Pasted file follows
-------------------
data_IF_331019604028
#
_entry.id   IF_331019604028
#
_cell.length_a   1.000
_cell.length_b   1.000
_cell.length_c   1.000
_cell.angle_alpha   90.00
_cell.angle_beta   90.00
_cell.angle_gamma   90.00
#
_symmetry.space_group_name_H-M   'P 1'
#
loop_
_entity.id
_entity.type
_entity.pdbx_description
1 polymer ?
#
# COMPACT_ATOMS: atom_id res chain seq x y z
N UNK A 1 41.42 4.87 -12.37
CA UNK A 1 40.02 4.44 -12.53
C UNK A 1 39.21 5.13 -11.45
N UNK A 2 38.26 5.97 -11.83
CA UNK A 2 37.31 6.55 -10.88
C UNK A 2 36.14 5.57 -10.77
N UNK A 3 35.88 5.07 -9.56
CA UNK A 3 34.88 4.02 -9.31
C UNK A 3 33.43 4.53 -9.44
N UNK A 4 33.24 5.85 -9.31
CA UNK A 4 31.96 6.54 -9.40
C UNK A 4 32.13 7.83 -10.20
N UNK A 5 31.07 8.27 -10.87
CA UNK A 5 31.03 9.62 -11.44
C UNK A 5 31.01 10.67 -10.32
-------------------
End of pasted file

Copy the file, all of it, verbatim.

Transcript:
data_IF_331019604028
#
_entry.id   IF_331019604028
#
_cell.length_a   1.000
_cell.length_b   1.000
_cell.length_c   1.000
_cell.angle_alpha   90.00
_cell.angle_beta   90.00
_cell.angle_gamma   90.00
#
_symmetry.space_group_name_H-M   'P 1'
#
loop_
_entity.id
_entity.type
_entity.pdbx_description
1 polymer ?
#
# COMPACT_ATOMS: atom_id res chain seq x y z
N UNK A 1 41.42 4.87 -12.37
CA UNK A 1 40.02 4.44 -12.53
C UNK A 1 39.21 5.13 -11.45
N UNK A 2 38.26 5.97 -11.83
CA UNK A 2 37.31 6.55 -10.88
C UNK A 2 36.14 5.57 -10.77
N UNK A 3 35.88 5.07 -9.56
CA UNK A 3 34.88 4.02 -9.31
C UNK A 3 33.43 4.53 -9.44
N UNK A 4 33.24 5.85 -9.31
CA UNK A 4 31.96 6.54 -9.40
C UNK A 4 32.13 7.83 -10.20
N UNK A 5 31.07 8.27 -10.87
CA UNK A 5 31.03 9.62 -11.44
C UNK A 5 31.01 10.67 -10.32